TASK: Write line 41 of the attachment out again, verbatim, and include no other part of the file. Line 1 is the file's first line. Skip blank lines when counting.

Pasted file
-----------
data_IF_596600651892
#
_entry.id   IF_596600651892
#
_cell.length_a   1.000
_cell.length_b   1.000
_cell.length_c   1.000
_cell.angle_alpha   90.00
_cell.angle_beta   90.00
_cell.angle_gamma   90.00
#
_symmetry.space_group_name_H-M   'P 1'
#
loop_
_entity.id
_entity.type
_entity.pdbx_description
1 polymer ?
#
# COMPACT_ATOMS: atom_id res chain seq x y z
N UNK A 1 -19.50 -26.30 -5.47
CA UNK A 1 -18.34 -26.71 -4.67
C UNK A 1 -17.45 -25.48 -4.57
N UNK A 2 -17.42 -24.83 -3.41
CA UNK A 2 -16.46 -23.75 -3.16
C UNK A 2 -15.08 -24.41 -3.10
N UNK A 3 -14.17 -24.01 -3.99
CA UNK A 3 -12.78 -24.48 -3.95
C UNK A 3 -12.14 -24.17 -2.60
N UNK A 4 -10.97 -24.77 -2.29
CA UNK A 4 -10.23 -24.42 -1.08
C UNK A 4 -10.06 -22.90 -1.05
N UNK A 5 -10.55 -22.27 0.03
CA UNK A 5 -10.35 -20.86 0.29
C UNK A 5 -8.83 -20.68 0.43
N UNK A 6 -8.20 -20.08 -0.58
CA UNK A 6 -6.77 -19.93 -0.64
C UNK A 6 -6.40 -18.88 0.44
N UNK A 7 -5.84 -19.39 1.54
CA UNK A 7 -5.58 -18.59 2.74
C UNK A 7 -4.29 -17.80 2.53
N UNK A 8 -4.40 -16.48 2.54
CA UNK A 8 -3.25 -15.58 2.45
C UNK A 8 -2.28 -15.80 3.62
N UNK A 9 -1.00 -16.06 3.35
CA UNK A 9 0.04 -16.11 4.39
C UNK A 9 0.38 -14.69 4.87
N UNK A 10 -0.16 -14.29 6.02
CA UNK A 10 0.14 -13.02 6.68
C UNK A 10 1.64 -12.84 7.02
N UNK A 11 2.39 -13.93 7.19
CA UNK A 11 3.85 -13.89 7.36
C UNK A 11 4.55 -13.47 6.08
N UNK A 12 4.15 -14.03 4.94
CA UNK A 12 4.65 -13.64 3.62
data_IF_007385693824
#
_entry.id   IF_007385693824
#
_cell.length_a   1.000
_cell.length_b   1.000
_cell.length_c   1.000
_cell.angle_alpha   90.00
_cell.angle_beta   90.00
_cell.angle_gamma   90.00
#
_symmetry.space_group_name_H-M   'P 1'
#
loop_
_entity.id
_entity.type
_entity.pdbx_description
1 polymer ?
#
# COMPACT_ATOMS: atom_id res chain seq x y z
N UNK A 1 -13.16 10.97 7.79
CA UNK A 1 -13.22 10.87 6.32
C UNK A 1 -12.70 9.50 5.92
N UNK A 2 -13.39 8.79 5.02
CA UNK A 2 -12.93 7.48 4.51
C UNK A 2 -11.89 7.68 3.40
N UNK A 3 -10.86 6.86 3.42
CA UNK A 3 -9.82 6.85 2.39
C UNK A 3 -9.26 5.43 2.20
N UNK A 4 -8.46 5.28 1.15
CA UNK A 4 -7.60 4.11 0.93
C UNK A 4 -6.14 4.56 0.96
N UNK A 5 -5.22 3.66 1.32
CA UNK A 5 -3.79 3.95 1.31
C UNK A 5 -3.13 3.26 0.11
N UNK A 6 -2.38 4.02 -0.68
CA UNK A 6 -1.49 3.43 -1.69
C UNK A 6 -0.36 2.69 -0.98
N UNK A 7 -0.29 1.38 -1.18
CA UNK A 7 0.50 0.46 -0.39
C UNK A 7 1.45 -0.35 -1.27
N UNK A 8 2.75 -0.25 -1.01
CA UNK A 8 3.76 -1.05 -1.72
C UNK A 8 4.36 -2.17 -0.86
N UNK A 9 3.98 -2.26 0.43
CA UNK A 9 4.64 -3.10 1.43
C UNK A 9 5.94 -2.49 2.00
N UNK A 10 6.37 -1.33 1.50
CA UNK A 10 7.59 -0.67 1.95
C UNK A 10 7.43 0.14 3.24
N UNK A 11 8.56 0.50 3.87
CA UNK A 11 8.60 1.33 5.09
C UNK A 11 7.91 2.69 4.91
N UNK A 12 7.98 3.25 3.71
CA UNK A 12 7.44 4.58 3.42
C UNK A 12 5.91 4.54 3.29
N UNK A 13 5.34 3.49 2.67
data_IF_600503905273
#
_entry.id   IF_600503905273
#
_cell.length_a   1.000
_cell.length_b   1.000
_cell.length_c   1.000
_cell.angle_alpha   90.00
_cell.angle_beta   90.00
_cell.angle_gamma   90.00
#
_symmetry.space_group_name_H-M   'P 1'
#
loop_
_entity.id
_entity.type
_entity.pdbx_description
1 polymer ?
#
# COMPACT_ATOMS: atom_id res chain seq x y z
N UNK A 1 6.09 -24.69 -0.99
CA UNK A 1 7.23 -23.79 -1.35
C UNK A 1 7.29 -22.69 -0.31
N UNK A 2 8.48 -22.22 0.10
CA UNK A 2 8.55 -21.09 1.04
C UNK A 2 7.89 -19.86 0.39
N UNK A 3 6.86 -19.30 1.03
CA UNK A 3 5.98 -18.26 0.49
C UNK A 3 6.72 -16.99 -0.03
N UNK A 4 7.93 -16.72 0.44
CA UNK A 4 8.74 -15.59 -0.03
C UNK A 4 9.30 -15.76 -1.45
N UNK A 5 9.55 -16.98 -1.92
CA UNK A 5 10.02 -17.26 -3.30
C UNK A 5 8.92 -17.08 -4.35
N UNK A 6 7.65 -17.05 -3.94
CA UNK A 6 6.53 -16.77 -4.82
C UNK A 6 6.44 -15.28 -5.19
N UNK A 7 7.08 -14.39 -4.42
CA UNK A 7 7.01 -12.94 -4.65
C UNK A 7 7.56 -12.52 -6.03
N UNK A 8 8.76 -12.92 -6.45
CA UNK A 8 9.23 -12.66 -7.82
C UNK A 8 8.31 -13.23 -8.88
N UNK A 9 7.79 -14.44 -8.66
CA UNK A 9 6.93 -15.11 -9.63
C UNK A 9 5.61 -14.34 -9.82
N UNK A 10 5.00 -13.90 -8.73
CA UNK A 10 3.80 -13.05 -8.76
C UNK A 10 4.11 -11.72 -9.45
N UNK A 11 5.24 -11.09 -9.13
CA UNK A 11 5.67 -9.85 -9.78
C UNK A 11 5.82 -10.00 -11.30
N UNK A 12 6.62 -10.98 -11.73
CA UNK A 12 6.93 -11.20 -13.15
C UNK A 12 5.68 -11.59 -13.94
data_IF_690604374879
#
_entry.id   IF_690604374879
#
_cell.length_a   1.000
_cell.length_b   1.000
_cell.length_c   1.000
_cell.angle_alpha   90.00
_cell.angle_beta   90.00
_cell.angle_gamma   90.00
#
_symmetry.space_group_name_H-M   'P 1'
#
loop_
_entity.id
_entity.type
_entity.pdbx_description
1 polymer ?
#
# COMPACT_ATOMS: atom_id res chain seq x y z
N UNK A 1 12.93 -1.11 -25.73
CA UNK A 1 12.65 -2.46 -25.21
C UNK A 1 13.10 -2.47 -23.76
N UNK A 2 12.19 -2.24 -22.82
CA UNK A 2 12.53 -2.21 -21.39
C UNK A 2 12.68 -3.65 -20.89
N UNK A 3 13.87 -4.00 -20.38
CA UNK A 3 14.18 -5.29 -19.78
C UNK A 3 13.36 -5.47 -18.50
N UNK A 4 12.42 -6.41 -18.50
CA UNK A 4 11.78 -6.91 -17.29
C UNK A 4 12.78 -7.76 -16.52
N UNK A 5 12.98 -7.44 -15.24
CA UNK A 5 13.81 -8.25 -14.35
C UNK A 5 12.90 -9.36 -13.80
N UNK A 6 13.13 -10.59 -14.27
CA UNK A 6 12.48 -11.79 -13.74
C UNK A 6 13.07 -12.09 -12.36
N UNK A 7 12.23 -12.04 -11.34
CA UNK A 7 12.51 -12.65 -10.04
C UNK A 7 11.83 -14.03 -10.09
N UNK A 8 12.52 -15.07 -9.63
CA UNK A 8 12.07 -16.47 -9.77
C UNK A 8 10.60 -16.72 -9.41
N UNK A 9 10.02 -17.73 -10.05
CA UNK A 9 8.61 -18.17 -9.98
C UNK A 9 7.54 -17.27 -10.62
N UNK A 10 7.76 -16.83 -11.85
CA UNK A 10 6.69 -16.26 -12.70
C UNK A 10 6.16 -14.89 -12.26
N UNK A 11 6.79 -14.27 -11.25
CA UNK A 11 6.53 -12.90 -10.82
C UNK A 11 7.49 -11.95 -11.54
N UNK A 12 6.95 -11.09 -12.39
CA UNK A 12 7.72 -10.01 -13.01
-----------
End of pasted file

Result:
C UNK A 7 -4.29 -17.80 2.53